Japanese electronics heavyweights Fujitsu and NEC, together with the country's largest mobile operator, NTT DoCoMo, said Wednesday they will form a new joint venture to build and sell wireless chips for smartphones.
The venture, Access Network Technology, will focus on creating chips that combine wireless modems with other functions, cutting the number of chips needed to make a phone and reducing reliance on outside vendors. The companies will initially develop products for their own use, but will target international sales in the quickly growing smartphone market.
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In Japan, mobile operators have long dictated what specifications and functionality manufacturers build into the phones that run on their networks, although their control has loosened somewhat with the recent influx of foreign smartphones. Fujitsu and NEC currently work with NTT DoCoMo on a contractual basis to develop the chips for their handsets, and the deal formalizes the long-standing arrangement.
"The new company will create a stronger corporate operation, compared to current cooperative development," said Fujitsu spokesman Takashi Koto.
The new start-up is to begin operations this month. It will have initial start-up capital of ¥100 million ($1.28 million) and will be 62.3 percent owned by Fujitsu and its chip subsidiary, with DoCoMo and NEC carrying smaller shares.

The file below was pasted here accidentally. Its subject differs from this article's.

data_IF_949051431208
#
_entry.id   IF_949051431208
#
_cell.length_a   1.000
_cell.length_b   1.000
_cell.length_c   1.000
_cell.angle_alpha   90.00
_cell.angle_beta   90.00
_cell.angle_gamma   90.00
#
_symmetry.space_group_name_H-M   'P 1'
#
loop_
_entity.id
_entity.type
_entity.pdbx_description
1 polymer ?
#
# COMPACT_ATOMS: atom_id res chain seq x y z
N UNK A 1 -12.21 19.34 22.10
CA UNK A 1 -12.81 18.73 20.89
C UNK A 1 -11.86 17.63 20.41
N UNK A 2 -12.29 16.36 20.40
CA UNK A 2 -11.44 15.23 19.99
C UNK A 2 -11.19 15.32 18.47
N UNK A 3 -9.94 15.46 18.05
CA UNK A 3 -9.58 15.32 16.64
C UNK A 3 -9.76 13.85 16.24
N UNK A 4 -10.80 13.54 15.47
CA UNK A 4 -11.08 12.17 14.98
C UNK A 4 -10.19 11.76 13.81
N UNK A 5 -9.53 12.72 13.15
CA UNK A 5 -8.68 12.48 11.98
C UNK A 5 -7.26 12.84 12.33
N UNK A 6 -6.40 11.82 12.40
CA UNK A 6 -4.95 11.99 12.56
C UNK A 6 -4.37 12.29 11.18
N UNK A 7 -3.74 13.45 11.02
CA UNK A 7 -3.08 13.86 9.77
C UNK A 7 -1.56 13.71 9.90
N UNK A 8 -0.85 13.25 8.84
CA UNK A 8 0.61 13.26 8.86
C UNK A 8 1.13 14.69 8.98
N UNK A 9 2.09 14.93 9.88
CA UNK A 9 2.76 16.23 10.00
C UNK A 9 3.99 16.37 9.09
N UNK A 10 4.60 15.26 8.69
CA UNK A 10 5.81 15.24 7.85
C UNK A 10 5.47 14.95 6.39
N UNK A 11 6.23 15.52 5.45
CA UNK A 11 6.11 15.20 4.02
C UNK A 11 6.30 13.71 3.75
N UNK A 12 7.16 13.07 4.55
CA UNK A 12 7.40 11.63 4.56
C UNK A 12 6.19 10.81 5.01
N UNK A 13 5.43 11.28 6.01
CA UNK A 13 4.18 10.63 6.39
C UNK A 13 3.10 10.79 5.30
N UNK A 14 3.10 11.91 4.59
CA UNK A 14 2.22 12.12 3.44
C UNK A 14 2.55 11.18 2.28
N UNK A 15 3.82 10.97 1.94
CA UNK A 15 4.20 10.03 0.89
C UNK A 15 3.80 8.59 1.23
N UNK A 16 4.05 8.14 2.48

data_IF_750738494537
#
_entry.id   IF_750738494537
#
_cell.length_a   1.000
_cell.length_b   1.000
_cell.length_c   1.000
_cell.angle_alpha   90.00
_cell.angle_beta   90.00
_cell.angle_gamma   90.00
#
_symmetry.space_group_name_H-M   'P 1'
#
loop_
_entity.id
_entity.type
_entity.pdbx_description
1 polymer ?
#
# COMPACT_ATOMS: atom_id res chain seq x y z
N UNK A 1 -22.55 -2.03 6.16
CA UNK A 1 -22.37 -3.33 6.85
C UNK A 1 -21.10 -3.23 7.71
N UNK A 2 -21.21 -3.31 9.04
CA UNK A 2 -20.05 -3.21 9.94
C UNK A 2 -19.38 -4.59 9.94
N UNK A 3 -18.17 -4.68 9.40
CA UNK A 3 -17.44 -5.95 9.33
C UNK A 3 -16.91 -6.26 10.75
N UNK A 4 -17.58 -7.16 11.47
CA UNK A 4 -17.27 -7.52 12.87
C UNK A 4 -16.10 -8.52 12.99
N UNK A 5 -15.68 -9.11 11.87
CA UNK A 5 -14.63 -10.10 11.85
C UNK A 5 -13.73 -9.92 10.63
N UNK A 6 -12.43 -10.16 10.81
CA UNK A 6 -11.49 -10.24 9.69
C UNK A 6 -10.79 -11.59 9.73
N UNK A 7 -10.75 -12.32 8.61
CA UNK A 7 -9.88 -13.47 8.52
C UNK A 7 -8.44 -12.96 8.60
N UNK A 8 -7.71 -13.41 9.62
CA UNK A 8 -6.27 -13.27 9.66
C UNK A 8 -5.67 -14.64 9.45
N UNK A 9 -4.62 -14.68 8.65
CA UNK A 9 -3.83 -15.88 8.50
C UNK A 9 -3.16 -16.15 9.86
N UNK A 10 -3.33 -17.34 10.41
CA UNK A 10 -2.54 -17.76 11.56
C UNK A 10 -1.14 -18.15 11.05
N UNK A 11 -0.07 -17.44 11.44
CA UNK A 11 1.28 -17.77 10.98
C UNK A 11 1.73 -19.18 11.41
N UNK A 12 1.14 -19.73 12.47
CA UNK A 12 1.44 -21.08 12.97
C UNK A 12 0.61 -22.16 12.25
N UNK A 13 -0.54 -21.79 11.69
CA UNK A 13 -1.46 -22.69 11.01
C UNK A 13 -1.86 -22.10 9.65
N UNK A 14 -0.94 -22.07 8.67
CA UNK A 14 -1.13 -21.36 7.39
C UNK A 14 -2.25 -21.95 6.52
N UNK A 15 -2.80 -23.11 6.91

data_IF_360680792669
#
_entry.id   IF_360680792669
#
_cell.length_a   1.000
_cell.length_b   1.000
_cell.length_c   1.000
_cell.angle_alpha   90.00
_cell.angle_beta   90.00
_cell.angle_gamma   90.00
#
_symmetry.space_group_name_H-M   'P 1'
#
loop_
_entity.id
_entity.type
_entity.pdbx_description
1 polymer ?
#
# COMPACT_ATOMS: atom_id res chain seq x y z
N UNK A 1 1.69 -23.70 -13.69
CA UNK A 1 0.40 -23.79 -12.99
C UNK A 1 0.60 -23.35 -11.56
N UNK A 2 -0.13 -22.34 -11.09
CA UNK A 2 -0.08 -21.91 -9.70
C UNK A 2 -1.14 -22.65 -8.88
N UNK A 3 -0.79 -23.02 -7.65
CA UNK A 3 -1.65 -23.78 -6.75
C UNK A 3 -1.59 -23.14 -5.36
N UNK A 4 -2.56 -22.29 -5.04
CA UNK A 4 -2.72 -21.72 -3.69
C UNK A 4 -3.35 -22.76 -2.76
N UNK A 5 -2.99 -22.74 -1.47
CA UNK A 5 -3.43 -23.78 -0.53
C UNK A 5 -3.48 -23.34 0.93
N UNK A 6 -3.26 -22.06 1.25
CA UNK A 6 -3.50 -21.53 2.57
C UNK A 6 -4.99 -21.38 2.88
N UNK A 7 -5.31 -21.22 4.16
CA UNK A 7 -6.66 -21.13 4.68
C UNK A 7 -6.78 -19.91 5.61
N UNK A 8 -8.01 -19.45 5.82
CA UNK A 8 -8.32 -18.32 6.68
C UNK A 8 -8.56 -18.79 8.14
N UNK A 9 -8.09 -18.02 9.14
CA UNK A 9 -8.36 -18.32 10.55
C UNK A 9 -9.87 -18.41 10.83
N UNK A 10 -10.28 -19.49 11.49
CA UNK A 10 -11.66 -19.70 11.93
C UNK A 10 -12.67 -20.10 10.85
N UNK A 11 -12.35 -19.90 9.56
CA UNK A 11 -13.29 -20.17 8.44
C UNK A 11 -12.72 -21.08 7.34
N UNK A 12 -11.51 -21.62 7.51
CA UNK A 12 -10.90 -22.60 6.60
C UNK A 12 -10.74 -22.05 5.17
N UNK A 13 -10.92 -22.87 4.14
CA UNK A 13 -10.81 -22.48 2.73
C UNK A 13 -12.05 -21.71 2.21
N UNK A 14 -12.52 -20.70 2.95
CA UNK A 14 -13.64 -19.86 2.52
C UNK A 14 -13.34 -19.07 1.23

The new venture will probably outsource the actual chip production to a fab, or fabrication plant, as is common in the industry; Koto said.
Access Network Technology will have 85 employees and be based in Kanagawa Prefecture, just south of Tokyo.
In February, the companies, along with Panasonic, said in a separate announcement that they had developed a chip and supporting software that can handle a large variety of wireless protocols, including high-speed LTE (Long Term Evolution), GSM, and W-CDMA.
Unlike many global operators, DoCoMo is eager to stay involved in creating and selling chipsets that work with LTE, which the operator originally proposed as a standard. The high-speed specification, mainly used for data transmission, is gradually becoming the global standard.